Handbook for Journalism Education and Training: UNESCO Series on Journalism Education
Disinformation and misinformation are both different to (quality) journalism which complies with professional standards and ethics. At the same time they are also different to cases of weak journalism that falls short of its own promise. Problematic journalism includes, for example, ongoing (and uncorrected) errors that arise from poor research or sloppy verification. It includes sensationalising that exaggerates for effect, and hyper-partisan selection of facts at the expense of fairness.
But this not to assume an ideal of journalism that somehow transcends all embedded narratives and points of view, with sub-standard journalism being coloured by ideology. Rather it is to signal all journalism contains narratives, and that the problem with sub-standard journalism is not the existence of narratives, but poor professionalism. This is why weak journalism is still not the same as disinformation or misformation.
Journalists need to recognise that while the major arena of disinformation is social media, powerful actors today are instrumentalising ‘fake news’ concerns to clamp down on the genuine news media. New and stringent laws are scapegoating news institutions as if they were the originators, or lumping them into broad new regulations which restrict all communications platforms and activities indiscriminately
Nevertheless, poor quality journalism sometimes allows disinformation and misinformation to originate in or leak into the real news system. But the causes and remedies for weak journalism are different to the case of disinformation and misinformation. At the same time, it is evident that strong ethical journalism is needed as an alternative, and antidote, to the contamination of the information environment and the spill-over effect of tarnishing of news more broadly.
Today, journalists are not just bystanders watching an evolving avalanche of disinformation and misinformation. They find themselves in its pathway too.
This means that:
- Journalism faces the risk of being drowned out by the cacophony;
- Journalists risk being manipulated by actors who go beyond the ethics of public relations by attempting to mislead or corrupt journalists into spreading disinformation
- Journalists as communicators who work in the service of truth, including “inconvenient truths”, can find themselves becoming a target of lies, rumours and hoaxes designed to intimidate and discredit them and their journalism, especially when their work threatens to expose those who are commissioning or committing disinformation
In addition, journalists need to recognise that while the major arena of disinformation is social media, powerful actors today are instrumentalising ‘fake news’ concerns to clamp down on the genuine news media. New and stringent laws are scapegoating news institutions as if they were the originators, or lumping them into broad new regulations which restrict all communications platforms and activities indiscriminately.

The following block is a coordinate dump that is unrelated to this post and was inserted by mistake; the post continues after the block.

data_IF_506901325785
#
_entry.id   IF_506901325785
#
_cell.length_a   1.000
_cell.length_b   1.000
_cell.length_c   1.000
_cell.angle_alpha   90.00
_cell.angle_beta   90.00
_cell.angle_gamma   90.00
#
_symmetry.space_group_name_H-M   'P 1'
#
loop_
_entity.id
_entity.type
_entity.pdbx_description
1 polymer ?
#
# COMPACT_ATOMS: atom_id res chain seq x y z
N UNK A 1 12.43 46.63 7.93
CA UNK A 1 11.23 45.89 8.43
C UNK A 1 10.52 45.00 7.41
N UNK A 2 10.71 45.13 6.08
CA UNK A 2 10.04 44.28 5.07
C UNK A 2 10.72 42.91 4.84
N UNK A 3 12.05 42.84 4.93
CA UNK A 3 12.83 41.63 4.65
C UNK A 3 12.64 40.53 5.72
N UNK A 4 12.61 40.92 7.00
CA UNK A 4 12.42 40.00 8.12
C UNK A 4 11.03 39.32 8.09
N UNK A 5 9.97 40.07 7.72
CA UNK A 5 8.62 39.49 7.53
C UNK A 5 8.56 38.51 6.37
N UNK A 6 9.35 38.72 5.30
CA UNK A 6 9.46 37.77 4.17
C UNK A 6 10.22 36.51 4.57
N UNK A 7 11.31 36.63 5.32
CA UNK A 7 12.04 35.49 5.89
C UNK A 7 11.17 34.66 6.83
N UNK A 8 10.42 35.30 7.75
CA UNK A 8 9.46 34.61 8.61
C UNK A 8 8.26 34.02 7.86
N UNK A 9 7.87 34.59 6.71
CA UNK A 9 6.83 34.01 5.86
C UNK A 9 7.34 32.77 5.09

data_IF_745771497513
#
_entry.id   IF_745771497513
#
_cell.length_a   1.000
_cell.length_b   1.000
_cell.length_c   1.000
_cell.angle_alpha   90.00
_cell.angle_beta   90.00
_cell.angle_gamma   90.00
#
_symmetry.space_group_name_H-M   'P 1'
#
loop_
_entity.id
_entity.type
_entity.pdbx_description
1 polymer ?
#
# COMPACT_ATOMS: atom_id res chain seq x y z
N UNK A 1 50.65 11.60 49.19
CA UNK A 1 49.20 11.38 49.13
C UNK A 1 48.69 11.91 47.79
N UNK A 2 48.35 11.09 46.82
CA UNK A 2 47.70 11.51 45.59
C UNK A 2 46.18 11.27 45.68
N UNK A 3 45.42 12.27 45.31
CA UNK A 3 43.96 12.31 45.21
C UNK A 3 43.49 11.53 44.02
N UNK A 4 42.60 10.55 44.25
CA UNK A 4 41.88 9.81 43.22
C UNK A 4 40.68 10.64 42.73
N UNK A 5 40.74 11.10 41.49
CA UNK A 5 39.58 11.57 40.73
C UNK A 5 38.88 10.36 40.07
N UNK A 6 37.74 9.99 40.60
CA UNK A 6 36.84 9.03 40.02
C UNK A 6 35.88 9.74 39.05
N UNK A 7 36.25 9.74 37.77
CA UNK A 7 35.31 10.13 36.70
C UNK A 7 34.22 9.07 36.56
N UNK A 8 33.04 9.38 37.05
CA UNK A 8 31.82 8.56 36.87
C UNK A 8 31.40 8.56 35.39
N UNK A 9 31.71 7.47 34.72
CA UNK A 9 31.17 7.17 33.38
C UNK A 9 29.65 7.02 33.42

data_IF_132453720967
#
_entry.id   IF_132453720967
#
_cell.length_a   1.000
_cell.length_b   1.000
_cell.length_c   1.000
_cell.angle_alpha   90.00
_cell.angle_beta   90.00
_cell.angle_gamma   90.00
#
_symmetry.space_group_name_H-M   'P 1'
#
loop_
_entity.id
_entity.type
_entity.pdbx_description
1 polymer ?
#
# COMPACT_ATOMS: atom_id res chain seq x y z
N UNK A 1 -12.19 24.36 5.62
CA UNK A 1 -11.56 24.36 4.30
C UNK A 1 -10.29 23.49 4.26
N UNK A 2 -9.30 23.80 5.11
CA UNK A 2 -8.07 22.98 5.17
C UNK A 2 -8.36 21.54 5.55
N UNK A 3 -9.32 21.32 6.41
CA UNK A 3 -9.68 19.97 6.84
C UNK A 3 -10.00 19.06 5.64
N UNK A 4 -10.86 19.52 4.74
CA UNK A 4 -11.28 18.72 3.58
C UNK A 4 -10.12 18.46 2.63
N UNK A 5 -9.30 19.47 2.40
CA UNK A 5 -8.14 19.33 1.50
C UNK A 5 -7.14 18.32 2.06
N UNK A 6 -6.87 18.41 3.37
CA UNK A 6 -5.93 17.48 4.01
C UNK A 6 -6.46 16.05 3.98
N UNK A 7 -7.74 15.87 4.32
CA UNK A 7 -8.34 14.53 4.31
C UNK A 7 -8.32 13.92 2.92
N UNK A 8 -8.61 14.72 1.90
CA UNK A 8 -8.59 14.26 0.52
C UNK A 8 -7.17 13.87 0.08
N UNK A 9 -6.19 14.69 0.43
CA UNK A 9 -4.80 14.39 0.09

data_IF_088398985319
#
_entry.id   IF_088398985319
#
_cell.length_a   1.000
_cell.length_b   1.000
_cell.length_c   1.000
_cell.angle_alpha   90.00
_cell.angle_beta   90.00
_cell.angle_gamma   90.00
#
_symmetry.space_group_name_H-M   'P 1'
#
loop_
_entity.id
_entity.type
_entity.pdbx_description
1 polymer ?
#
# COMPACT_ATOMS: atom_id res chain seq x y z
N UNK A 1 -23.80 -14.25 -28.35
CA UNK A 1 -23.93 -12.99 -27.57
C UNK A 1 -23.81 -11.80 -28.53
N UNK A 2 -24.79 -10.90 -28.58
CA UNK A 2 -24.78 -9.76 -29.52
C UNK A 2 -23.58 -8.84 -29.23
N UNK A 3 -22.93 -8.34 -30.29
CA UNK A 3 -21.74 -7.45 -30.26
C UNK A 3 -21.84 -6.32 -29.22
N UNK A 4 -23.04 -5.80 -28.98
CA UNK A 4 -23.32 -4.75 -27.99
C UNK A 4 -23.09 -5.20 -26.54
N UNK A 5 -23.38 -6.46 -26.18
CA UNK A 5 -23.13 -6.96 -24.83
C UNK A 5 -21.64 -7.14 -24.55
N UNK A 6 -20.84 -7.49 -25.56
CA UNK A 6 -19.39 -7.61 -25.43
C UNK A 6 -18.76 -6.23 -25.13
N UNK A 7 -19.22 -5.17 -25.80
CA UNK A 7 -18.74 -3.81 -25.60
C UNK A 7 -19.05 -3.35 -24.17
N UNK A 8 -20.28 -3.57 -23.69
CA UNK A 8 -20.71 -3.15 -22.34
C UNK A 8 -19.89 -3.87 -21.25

Such regulations also often have insufficient alignment to the international principles requiring that limitations on expression should be demonstrably necessary, proportional and for legitimate purpose. Their effect, even if not always the intention, is to make genuine news media subject to a “ministry of truth” with the power to suppress information for purely political reasons.
In today’s context of disinformation and misinformation, the ultimate jeopardy is not unjustifiable regulation of journalism, but that publics may come to disbelieve all content – including journalism. In this scenario, people are then likely to take as credible whatever content is endorsed by their social networks, and which corresponds with their hearts – but leaves out engagement with their heads. We can already see the negative impacts of this on public beliefs about health, science, intercultural understanding and the status of authentic expertise.
This impact on the public is also especially concerning for elections, and to the very idea of democracy as a human right. What disinformation seeks, particularly during a poll, is not necessarily to convince the public to believe that its content is true, but to impact on agenda setting (on what people think is important) and to muddy the informational waters in order to weaken rationality factors in people’s voting choices7. Likewise, the issues of migration, climate change and others can be highly impacted by uncertainty resulting from disinformation and misinformation.
These dangers are why confronting the rise of ‘fake news’ head-on is an imperative for journalism and journalism education. At the same time, the threats also constitute an opportunity to double down on demonstrating the value of news media. They provide a chance to underline in professional practice the distinctiveness of delivering verifiable information and informed comment in the public interest.
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